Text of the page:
Kenny the rescued orphan kitten at about 1 week old
Cleo the rescued orphan kitten at about 1 week old
Kenny the rescued orphan kitten at about 2 weeks old
Cleo the rescued orphan kitten at about 2 weeks old
Kenny the rescued orphan kitten at about 3 weeks old
Cleo the rescued orphan kitten at about 3 weeks old
At 3 1/2 weeks old Kenny the orange tiger kitten and Winny the acting mommy cat were both sneezing and coughing a little. The vet came out and gave them a checkup. They were put on liquid Clavamox, which is an antibiotic safe for growing babies. Cats are independent, feisty creatures and while a cat will let you do something unpleasant for a while, if you do not associate something positive with it the cat will catch on and do everything in its power to stop you. Therefore right before Winny gets her medicine I let her smell some can cat food. As soon as she drinks the dropper full of medicine I immediately hand her the food. This has prevented her from getting defensive when she sees me walk up with the medicine bottle. Instead of thinking about the medicine she is thinking about the food. Little Kenny takes her medicine and gets her bottle right after. All three cats were also wormed with a kitten safe dewormer.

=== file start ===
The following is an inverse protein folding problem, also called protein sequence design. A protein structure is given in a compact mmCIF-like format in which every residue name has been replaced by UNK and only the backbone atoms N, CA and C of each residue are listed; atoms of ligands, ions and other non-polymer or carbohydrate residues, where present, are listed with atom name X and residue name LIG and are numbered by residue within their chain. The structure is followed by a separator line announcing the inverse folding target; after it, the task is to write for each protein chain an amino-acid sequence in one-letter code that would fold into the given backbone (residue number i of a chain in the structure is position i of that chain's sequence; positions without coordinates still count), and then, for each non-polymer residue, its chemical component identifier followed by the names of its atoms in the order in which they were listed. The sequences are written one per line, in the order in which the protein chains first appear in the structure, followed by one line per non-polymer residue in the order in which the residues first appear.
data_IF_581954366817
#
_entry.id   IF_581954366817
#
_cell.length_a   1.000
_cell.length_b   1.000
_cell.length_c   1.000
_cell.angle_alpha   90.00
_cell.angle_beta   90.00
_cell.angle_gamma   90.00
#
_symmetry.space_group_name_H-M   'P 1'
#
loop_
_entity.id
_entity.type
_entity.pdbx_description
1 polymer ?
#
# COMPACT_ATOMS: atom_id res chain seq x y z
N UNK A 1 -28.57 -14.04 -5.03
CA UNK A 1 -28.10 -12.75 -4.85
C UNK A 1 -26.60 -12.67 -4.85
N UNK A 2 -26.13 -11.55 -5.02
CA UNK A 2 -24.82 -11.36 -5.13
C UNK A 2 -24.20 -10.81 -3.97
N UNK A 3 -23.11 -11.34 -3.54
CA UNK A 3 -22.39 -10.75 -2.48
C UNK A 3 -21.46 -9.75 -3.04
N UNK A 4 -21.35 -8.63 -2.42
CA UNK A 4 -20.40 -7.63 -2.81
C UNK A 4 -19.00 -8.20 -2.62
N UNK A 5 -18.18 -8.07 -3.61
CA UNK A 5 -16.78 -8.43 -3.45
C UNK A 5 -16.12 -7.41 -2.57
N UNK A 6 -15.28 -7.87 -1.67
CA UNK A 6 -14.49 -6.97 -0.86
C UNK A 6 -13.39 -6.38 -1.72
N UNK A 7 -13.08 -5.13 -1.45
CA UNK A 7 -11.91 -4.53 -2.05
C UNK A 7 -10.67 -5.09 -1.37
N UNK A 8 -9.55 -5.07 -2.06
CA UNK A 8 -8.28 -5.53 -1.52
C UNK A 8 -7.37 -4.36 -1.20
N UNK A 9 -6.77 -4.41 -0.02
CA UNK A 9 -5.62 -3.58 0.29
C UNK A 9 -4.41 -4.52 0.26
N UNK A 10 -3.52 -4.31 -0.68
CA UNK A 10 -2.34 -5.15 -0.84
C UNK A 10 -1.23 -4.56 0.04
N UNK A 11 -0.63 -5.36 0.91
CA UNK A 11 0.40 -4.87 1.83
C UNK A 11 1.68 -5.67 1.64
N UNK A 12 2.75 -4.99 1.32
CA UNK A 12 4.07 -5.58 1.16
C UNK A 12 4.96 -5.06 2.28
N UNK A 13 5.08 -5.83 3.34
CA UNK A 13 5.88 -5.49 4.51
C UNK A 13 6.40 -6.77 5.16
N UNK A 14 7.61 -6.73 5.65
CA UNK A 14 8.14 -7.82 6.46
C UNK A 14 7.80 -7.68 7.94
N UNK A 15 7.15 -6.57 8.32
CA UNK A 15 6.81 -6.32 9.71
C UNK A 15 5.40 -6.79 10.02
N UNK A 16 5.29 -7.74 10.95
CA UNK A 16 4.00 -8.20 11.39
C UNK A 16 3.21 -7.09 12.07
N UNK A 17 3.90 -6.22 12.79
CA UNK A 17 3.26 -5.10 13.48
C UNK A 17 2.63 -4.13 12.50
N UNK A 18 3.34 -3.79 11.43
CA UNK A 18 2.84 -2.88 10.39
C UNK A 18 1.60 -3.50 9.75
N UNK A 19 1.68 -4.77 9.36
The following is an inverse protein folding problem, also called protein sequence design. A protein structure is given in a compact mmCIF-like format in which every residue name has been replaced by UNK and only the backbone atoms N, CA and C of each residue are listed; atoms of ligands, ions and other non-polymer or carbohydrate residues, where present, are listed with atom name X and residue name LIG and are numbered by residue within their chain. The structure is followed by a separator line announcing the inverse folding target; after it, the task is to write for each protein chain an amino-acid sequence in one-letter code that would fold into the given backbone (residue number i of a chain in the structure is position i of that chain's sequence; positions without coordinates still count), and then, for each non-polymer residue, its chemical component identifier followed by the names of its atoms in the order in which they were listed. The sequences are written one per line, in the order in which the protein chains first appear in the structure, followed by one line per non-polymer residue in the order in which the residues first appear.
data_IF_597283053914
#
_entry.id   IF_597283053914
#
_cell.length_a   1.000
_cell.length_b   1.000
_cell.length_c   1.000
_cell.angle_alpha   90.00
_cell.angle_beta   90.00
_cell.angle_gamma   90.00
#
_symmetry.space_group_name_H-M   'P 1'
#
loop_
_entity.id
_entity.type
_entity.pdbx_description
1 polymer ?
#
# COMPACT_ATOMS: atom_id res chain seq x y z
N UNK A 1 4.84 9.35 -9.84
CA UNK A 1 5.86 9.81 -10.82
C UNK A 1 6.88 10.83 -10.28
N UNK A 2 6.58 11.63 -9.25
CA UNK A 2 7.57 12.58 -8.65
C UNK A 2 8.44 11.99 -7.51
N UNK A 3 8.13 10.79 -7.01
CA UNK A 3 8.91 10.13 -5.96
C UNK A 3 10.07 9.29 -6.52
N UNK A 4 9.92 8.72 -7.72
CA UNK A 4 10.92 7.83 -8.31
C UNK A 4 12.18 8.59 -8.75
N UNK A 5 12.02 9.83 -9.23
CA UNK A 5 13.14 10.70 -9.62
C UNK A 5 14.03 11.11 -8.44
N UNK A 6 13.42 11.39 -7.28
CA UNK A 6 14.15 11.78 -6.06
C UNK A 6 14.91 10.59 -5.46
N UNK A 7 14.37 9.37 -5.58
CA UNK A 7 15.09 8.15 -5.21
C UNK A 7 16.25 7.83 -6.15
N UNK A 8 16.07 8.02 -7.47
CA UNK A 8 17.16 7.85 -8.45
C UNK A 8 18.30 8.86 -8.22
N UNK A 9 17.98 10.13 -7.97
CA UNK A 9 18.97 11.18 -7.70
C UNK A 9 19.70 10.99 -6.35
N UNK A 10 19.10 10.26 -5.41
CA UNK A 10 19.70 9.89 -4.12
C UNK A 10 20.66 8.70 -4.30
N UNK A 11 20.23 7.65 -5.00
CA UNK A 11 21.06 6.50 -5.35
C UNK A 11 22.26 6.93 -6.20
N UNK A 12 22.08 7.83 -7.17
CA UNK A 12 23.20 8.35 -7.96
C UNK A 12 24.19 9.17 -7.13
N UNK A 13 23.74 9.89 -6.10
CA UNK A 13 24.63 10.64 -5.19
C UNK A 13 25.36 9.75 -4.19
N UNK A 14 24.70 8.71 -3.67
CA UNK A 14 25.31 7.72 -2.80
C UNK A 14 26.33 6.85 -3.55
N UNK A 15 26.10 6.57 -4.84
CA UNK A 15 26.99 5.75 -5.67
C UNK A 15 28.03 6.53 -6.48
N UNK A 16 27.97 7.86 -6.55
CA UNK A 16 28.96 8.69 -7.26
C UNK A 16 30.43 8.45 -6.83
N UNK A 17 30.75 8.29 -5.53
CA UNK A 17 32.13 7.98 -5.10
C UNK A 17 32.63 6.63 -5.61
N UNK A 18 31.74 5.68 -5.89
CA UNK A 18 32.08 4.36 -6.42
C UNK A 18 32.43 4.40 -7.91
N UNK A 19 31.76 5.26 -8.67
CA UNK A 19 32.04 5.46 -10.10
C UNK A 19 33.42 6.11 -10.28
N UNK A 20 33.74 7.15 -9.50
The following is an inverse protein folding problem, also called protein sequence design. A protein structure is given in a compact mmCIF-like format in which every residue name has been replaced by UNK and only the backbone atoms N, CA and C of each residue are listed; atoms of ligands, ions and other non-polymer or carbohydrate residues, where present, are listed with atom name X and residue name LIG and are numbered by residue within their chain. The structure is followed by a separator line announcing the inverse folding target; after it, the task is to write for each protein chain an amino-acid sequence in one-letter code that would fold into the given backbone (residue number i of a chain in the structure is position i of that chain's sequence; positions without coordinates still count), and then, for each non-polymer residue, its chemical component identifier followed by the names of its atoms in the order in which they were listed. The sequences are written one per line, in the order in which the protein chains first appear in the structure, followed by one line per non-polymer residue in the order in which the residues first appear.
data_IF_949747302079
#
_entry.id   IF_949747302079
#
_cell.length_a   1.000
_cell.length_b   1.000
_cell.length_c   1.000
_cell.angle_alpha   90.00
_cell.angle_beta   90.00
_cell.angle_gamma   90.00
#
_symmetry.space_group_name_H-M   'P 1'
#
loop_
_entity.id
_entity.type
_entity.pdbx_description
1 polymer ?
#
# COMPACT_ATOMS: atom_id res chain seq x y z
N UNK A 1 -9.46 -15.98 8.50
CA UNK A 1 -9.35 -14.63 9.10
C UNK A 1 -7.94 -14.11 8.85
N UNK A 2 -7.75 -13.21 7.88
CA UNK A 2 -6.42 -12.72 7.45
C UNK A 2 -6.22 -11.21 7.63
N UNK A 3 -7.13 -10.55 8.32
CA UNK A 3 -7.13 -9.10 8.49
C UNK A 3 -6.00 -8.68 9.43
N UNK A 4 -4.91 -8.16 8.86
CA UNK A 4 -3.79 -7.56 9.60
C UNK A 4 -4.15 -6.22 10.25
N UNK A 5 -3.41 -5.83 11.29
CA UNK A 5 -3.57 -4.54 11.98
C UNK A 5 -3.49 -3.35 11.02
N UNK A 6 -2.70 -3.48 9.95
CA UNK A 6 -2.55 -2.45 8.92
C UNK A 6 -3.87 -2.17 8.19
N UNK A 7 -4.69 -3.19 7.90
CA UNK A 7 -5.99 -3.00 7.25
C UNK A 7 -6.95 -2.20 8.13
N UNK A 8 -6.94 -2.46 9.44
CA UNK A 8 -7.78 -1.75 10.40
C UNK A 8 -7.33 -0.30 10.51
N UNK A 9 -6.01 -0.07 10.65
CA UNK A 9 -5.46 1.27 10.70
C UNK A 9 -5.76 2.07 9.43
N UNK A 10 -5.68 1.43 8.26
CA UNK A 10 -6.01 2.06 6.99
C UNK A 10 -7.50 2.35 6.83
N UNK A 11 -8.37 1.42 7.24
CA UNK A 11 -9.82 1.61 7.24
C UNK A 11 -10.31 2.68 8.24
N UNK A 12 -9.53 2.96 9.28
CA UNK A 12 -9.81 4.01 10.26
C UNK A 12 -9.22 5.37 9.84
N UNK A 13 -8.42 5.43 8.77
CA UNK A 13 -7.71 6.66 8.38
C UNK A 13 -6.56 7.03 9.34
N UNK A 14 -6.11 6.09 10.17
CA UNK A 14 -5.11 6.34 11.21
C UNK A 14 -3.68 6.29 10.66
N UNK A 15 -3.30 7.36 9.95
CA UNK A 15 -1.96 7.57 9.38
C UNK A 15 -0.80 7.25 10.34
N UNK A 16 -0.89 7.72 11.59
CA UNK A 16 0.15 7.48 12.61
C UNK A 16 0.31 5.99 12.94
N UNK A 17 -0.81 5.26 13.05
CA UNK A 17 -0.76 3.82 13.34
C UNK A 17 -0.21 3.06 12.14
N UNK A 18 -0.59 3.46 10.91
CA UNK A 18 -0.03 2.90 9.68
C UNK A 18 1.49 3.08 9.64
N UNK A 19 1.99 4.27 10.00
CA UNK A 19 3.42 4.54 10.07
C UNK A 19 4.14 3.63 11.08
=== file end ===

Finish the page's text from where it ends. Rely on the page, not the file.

At about 4 weeks old the kittens have started playing with one another and using the litter box. When we show up with the bottle the kittens come running over. They are very good eaters. Kenny (orange kitten) was spotted walking up to his mother and playfully batting her in the face three times in a row. Bam! Bam! Bam! Winny (mommy) started to purr and licked her head.
I do not know what we would do without Winny the acting mommy's help. The kittens are clean, kept warm at night and are even disciplined. I was sitting down feeding Kenny a bottle when I saw Winny move towards Cleo in a way that at first I thought "Oh no, is she going to hurt the kitten?!" The thought only lasted a second as Winny's mouth reached the kitten and she gave it a very light-nudge bite. Turns out Winny was trying to clean Cleo and Cleo was not standing still. As soon as Winny disciplined her kitten Cleo rolled over to let herself be cleaned. Once in a while Winny will paw at us (claws in) as we put the kittens back after eating. She too wants some milk. We squirt some into her mouth and she licks it up. Oh boy, I think Winny is disciplining the humans too!